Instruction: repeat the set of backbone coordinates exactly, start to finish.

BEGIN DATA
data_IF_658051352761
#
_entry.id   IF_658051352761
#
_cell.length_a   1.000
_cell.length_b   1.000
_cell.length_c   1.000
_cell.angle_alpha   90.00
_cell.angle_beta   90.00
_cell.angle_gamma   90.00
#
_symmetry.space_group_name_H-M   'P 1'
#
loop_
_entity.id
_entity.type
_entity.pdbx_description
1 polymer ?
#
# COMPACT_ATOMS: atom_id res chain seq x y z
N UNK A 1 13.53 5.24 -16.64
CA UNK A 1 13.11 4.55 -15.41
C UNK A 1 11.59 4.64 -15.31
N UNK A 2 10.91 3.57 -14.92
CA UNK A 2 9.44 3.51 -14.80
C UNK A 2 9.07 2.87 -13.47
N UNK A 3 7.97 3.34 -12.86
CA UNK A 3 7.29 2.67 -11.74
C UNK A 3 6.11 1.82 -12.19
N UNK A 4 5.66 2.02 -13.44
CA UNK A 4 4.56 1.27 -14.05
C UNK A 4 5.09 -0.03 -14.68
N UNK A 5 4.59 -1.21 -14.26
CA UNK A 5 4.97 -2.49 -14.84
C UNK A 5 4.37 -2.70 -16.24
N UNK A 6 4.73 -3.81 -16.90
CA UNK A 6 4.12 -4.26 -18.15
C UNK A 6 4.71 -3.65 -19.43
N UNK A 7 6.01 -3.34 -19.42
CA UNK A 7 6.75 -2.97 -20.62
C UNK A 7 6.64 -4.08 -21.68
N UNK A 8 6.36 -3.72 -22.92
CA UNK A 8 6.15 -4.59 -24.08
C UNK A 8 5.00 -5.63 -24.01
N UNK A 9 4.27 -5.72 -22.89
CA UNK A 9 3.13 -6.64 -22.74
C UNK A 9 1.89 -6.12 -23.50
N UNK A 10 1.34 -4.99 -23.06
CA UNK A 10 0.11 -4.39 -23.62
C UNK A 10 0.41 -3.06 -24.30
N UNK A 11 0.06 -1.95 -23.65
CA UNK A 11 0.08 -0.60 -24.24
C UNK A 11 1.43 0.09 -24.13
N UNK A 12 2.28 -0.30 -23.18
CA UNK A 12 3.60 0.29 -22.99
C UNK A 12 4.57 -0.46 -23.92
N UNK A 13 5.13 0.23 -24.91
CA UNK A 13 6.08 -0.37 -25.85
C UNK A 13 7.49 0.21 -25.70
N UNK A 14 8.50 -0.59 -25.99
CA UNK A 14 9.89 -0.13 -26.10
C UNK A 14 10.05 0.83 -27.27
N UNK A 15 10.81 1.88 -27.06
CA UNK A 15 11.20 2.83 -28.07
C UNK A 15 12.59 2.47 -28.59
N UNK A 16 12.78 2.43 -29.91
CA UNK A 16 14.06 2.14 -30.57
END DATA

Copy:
data_IF_658051352761
#
_entry.id   IF_658051352761
#
_cell.length_a   1.000
_cell.length_b   1.000
_cell.length_c   1.000
_cell.angle_alpha   90.00
_cell.angle_beta   90.00
_cell.angle_gamma   90.00
#
_symmetry.space_group_name_H-M   'P 1'
#
loop_
_entity.id
_entity.type
_entity.pdbx_description
1 polymer ?
#
# COMPACT_ATOMS: atom_id res chain seq x y z
N UNK A 1 13.53 5.24 -16.64
CA UNK A 1 13.11 4.55 -15.41
C UNK A 1 11.59 4.64 -15.31
N UNK A 2 10.91 3.57 -14.92
CA UNK A 2 9.44 3.51 -14.80
C UNK A 2 9.07 2.87 -13.47
N UNK A 3 7.97 3.34 -12.86
CA UNK A 3 7.29 2.67 -11.74
C UNK A 3 6.11 1.82 -12.19
N UNK A 4 5.66 2.02 -13.44
CA UNK A 4 4.56 1.27 -14.05
C UNK A 4 5.09 -0.03 -14.68
N UNK A 5 4.59 -1.21 -14.26
CA UNK A 5 4.97 -2.49 -14.84
C UNK A 5 4.37 -2.70 -16.24
N UNK A 6 4.73 -3.81 -16.90
CA UNK A 6 4.12 -4.26 -18.15
C UNK A 6 4.71 -3.65 -19.43
N UNK A 7 6.01 -3.34 -19.42
CA UNK A 7 6.75 -2.97 -20.62
C UNK A 7 6.64 -4.08 -21.68
N UNK A 8 6.36 -3.72 -22.92
CA UNK A 8 6.15 -4.59 -24.08
C UNK A 8 5.00 -5.63 -24.01
N UNK A 9 4.27 -5.72 -22.89
CA UNK A 9 3.13 -6.64 -22.74
C UNK A 9 1.89 -6.12 -23.50
N UNK A 10 1.34 -4.99 -23.06
CA UNK A 10 0.11 -4.39 -23.62
C UNK A 10 0.41 -3.06 -24.30
N UNK A 11 0.06 -1.95 -23.65
CA UNK A 11 0.08 -0.60 -24.24
C UNK A 11 1.43 0.09 -24.13
N UNK A 12 2.28 -0.30 -23.18
CA UNK A 12 3.60 0.29 -22.99
C UNK A 12 4.57 -0.46 -23.92
N UNK A 13 5.13 0.23 -24.91
CA UNK A 13 6.08 -0.37 -25.85
C UNK A 13 7.49 0.21 -25.70
N UNK A 14 8.50 -0.59 -25.99
CA UNK A 14 9.89 -0.13 -26.10
C UNK A 14 10.05 0.83 -27.27
N UNK A 15 10.81 1.88 -27.06
CA UNK A 15 11.20 2.83 -28.07
C UNK A 15 12.59 2.47 -28.59
N UNK A 16 12.78 2.43 -29.91
CA UNK A 16 14.06 2.14 -30.57